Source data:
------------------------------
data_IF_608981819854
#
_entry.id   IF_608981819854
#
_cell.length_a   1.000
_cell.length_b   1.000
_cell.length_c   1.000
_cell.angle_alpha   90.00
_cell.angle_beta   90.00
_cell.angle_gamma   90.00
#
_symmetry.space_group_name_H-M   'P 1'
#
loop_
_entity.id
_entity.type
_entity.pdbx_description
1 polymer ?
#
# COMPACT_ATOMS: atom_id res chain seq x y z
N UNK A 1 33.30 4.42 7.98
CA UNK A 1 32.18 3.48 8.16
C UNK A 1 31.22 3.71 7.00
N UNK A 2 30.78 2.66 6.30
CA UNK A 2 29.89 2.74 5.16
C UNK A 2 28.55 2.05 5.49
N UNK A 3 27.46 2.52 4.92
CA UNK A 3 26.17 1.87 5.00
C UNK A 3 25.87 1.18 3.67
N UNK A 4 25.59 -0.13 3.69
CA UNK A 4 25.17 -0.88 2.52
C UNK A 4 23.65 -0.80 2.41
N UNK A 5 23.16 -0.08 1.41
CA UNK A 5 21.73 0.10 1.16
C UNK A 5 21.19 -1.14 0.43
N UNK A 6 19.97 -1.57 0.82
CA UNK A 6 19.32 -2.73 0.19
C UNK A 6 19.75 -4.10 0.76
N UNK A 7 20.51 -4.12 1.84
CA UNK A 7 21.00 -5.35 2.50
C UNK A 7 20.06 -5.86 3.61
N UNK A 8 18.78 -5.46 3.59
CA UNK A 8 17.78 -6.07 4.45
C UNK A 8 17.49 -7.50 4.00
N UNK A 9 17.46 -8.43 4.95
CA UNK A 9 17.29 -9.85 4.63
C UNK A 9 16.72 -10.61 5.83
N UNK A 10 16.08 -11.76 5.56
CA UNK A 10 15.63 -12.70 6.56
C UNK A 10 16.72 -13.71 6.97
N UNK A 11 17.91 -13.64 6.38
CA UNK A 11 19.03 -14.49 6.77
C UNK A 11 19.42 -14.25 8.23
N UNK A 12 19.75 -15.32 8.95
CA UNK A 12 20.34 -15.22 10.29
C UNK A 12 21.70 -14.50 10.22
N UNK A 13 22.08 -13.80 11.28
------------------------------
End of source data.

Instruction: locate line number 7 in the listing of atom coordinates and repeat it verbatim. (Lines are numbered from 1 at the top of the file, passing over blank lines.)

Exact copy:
_cell.length_c   1.000